“Hudson was an incredibly talented artist. His specialty was woodworking. He made one of a kind pieces of wood art on his lathe. Ranging from wooden tables and table legs to toys, including figurines of people that would be incorporated in family therapy sessions. Hudson was immensely talented with a chisel as well, creating countless works of art by hand. After a trip to Alaska with Ada, inspired by the totem poles he saw and learned about, Hudson taught himself how to carve story poles. He created numerous story poles that artistically described the stories of his life, and life with Ada.” 

https://www.dignitymemorial.com/obituaries/fort-smith-ar/hudson-favell-10209776

Ada and Hudson surrounded themselves with his totem poles, and soon he was getting commissions. Every Christmas we’d wonder what type of creative carving he would deliver. A mobile of a seagull one year, a bagel cutting block another. I’m not even sure how many oatmeal ladles I have that were hand-carved. Of course our cardinal totem pole, with Jewish and Irish symbols, is our favorite.

He was the only grandfather my children have ever known. I like to think he taught them the art of patience, he brought a southern sensibility to his northern family. A friend on Facebook said he was “…a quiet force of nature and wisdom.” The Rocker describes his grandfather like this:

“hudson was an archetype of post-war tough, a navy veteran with an impeccable work ethic, a gravelly southern drawl and minimalism of words. the quiet contemplative yin to my grandma’s firecracker yang. but he also subverted a lot of the expectations of the archetype. he was deeply emotionally intelligent, a professional therapist; he was an artist and a master woodcarver, his home was covered in gigantic totem poles (wink wink) that he carved by hand from wood he cut himself, and art he made or collected through the years he spent traveling the world with ada.”

And the Bride had this to say about Hudson:

When I remember my grandparents, I still see them in their house in Dover, my grandma squealing with delight at our arrival, squeezing us tightly. And behind her, quietly rocking in his chair in front of the wood stove, my grandfather sits. Adding newspaper and wood to the fire, slowly, consistently, a big smile on his face to see us. The yin to her yang. The quiet, kind, consistent rock to her insatiable joy.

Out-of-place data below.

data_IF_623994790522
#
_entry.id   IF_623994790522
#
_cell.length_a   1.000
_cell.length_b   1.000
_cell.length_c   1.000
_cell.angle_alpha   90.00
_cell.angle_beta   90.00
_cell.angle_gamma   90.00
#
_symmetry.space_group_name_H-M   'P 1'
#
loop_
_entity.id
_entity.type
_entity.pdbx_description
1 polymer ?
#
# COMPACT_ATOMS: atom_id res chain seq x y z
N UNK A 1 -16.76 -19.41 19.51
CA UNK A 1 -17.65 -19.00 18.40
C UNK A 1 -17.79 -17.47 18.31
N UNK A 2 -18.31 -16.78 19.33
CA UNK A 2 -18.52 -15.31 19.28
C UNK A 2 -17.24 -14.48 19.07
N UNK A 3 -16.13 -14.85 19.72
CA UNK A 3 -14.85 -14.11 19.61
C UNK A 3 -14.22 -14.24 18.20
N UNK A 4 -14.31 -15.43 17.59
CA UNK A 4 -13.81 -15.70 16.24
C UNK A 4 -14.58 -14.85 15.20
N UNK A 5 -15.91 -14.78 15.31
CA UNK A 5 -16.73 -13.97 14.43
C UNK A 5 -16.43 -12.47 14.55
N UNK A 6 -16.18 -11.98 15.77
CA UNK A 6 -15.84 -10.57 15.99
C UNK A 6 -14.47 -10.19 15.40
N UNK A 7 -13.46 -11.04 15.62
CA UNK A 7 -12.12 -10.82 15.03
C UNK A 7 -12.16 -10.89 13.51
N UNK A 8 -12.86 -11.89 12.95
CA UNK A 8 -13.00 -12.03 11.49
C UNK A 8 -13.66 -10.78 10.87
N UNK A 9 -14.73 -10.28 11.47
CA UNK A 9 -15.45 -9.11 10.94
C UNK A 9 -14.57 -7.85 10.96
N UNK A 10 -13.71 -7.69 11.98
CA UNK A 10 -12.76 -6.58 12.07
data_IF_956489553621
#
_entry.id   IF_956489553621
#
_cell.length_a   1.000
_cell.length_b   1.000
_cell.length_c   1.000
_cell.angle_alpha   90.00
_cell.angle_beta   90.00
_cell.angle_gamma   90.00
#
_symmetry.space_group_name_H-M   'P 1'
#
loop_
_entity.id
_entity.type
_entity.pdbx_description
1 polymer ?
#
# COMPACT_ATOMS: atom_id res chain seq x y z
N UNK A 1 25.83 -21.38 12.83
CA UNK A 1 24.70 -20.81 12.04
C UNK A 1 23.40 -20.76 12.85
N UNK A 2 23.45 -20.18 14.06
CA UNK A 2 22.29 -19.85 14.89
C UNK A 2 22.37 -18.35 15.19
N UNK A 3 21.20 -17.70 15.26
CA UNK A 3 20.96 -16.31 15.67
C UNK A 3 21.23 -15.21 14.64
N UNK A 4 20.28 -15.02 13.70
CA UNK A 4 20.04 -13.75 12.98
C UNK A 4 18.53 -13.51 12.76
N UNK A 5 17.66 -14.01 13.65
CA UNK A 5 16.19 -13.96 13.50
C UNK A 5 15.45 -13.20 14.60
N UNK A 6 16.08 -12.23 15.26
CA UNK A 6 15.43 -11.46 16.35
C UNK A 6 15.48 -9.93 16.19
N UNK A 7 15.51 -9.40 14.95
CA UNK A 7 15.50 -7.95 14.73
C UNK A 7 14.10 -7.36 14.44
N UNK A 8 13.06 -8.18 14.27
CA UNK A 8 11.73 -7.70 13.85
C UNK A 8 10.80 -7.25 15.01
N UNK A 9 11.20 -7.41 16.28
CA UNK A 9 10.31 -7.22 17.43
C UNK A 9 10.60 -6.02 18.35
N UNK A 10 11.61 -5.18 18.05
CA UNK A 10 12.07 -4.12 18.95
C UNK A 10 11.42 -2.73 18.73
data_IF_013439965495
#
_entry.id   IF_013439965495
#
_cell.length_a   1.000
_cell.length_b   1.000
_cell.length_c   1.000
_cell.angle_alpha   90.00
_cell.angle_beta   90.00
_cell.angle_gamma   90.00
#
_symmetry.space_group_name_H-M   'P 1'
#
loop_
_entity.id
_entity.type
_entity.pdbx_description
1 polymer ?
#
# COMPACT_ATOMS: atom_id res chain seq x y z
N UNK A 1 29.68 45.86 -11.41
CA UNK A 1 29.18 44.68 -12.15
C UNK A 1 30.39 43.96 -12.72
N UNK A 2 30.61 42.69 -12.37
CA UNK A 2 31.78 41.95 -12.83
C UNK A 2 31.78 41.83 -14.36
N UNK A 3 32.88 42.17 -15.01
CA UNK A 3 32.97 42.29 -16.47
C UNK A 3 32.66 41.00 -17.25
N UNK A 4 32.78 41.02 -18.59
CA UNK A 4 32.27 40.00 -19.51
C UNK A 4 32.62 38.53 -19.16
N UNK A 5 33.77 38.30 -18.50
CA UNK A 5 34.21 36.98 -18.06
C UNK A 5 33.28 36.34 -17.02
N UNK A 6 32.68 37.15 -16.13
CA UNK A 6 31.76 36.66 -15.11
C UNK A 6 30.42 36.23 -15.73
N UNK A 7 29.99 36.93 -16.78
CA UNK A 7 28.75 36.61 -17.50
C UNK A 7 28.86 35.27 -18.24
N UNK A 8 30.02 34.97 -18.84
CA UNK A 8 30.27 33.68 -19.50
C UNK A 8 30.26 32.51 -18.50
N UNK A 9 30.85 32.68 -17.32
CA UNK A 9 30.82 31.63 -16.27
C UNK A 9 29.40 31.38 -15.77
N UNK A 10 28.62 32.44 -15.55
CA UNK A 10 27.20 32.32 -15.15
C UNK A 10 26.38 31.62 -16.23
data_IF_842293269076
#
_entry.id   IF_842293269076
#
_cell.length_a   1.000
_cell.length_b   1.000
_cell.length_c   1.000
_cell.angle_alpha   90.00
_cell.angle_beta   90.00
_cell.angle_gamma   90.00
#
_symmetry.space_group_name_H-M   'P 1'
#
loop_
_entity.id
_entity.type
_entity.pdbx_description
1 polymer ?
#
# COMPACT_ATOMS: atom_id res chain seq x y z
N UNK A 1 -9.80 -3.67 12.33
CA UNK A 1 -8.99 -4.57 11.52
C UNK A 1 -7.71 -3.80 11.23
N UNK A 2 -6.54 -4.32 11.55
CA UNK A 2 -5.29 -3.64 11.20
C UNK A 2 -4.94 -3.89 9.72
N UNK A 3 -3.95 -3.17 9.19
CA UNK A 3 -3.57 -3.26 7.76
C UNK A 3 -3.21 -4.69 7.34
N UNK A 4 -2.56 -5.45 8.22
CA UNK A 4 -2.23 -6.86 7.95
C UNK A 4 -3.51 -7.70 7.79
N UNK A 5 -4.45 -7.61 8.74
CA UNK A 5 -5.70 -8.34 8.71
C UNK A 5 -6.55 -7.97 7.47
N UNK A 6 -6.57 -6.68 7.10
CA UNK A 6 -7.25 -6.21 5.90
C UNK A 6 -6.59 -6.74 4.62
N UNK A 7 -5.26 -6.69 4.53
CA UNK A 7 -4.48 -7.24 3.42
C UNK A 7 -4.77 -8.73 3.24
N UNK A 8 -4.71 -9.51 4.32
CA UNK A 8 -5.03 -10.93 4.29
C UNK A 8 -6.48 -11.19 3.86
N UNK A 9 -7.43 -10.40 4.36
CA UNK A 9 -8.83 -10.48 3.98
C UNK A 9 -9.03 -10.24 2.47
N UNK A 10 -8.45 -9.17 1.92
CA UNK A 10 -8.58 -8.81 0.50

Grandpa Hudson officiating at our Cville wedding 2010 with his son Charles

The President signed a Covid 19 Hate Crimes Act on Thursday to address the rise of violence against Asian Americans. And before the ink could dry, we are hearing about more and more Anti-Semitic incidents from coast to coast. Biden Tweeted this morning:

The recent attacks on the Jewish community are despicable, and they must stop. I condemn this hateful behavior at home and abroad — it’s up to all of us to give hate no safe harbor.

@POTUS Twitter

Hate is a nasty word. It tends to turn itself around and destroy a person from within. It’s the opposite of love and compassion; but it can be just as compelling. The Flapper could certainly hold a grudge, and so did Grandma Ada. Both were positive, optimistic women but once aggrieved they would never forget. I am still a work in progress, still trying to let go of old wounds.

Both of my children witnessed a Nazi swastika drawn for their amusement – once in school and once on a school bus. That kind of hate I’d never experienced, although Bob was familiar with such tropes. The Bride was too young to know what it meant, and the Rocker knew enough to be angry. And that’s how it starts, the slow, insidious, incremental introduction of hate. This person is different, this person is less than, this person deserves to be mocked.